To err is human. So the saying goes, but not all errors are equal. The fact is, when medical care providers make mistakes, it can be deadly. Avoidable medical mistakes are serious business. They can destroy lives and very often lead to death. In fact, in a study done by Dr. Barbara Starfield of the Johns Hopkins School of Hygiene and Public Health, she found that medical treatments account for 225,000 deaths per year. Even though 106,000 were not from errors, that would still rank them the third leading cause of all deaths in the U.S. We go the hospital expecting to get better, not to get worse. We don't expect to be treated with medical negligence. A well known 1999 study by the Institute of Medicine estimated that as many as 98,000 patients die each year as a result of avoidable medical mistakes. To put that number in perspective, that's like five 747 commercial airline jets full of passengers crashing in this country each week for an entire year. Five airline disasters a week! Those numbers are huge and completely unacceptable. If you're a victim of medical negligence, you can fight back. You don't have to accept what the hospital tells you. An experienced Portland medical malpractice lawyer can guide you through the maze of medical negligence litigation.
Resident Sleep Deprivation
One possible cause of avoidable medical mistakes is simple sleep-deprivation. When you think about it, it's pretty logical. When you run to the emergency room in the middle of the night, who are the people usually there to help you? The answer is often sleep-deprived residents. These doctors in training are the lowest on the totem pole and often expected to sleep overnight in the hospital, working as needed and catching moments of sleep now and then when they can. It's no wonder they're so sleep-deprived. Depending on how busy the night is, they might not get any sleep at all. These are the people we depend on to take care of us and often to make life and death decisions about our medical care. Sleep deprivation is one likely cause among others for so many medical errors.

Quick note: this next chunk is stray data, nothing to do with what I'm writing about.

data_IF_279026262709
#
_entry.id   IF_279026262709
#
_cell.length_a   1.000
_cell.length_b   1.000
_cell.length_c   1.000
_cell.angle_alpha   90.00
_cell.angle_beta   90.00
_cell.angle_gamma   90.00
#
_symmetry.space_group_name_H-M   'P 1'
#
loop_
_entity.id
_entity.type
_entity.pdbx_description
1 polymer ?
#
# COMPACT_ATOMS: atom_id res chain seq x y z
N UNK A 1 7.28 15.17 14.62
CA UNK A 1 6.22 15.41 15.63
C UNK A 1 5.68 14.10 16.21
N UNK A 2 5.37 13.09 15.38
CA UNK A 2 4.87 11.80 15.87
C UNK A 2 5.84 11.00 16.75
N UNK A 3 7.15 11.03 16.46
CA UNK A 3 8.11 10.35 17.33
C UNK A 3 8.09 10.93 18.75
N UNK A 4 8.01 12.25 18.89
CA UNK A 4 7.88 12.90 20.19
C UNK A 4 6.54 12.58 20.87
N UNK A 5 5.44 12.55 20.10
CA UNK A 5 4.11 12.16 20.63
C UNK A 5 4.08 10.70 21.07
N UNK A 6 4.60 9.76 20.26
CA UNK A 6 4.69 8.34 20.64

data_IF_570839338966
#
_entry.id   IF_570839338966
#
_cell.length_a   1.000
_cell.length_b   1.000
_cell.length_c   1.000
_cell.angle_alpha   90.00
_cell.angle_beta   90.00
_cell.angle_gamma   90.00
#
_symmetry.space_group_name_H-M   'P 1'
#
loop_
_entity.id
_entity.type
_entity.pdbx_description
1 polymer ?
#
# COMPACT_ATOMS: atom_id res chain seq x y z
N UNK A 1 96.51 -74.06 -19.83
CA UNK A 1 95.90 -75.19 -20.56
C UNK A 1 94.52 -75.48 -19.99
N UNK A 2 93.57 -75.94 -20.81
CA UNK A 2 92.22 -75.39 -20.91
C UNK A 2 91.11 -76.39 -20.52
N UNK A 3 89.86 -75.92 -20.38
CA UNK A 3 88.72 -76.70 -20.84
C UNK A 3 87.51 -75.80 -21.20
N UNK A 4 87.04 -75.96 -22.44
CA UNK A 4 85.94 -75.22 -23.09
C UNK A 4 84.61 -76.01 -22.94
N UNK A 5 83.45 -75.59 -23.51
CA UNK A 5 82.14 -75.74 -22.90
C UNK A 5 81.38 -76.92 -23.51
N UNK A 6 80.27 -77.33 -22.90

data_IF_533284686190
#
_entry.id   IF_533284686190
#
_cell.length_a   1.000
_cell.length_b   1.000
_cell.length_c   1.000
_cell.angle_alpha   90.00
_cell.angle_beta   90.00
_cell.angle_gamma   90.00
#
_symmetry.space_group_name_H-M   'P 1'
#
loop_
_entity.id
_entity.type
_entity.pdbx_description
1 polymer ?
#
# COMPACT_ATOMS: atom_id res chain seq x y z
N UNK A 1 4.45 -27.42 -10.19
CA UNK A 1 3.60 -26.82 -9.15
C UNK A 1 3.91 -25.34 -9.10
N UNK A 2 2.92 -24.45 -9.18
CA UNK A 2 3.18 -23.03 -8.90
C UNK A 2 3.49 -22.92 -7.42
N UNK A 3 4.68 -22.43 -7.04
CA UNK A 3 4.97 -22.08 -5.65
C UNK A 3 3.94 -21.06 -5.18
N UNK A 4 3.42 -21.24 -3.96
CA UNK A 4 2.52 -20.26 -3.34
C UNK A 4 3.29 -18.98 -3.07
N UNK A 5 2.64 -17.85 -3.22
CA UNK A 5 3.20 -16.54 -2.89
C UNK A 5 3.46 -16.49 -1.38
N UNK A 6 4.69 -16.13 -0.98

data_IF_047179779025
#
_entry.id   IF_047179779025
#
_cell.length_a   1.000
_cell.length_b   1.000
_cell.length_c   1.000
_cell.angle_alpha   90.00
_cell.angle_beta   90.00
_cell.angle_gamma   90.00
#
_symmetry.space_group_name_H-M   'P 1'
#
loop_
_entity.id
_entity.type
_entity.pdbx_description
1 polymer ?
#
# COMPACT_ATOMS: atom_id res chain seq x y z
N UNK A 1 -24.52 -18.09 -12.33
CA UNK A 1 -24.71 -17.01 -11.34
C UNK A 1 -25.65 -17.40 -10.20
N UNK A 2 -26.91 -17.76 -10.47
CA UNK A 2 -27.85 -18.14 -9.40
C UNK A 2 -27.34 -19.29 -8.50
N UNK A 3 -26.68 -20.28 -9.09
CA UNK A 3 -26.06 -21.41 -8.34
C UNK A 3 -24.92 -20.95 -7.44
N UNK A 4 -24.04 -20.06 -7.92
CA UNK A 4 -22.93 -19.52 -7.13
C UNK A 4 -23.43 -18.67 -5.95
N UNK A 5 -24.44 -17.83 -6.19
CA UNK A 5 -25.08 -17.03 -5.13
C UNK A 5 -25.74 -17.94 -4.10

Sleep-deprivation is such a serious problem that in 2008 the Institute of Medicine released a report for the US Congress titled "Resident Duty Hours: Enhancing Sleep, Supervision, and Safety." In this report they recommended some important changes for physicians in training, including a mandatory 5-hour break for sleep when on a 30-hour shift. Though shocking in itself (shifts that last up to 30 hours?), the report was an important step, but it's not enough. With the staggering prevalence of medical negligence, one would hope the improvements would be greater than that. The report says nothing about other non resident physicians. Residents aren't the only ones we depend on, after all. They're not the only ones responsible for medical errors.
If that's not alarming enough, check this out. According to an article for healthyshiftworker.com, "If you've been awake for 17 hours straight, then your performance is equivalent to that of someone who has a blood alcohol-level of 0.05%". Physicians and residents often work 30 hour shifts with only recently the added bonus of 5 hours of sleep. When sleep deprivation otherwise known and mental exhaustion renders a doctor the cognitive equivalent of intoxicated, costly medical mistakes are virtually guaranteed. This is not okay.Something needs to be done about this. While the medical community seems to be attempting some improvements, deaths from misdiagnosis and other avoidable medical mistakes are going to continue until the American Medical Association (AMA) takes real measures to protect patients from medical negligence. If you've been the victim of medical negligence, speak up and be heard. Don't be intimidated by hospital rhetoric. Seek the advice of a reputable medical malpractice lawyer. Angel Law, P.C. can help you decide whether or not a legal remedy is an option for you.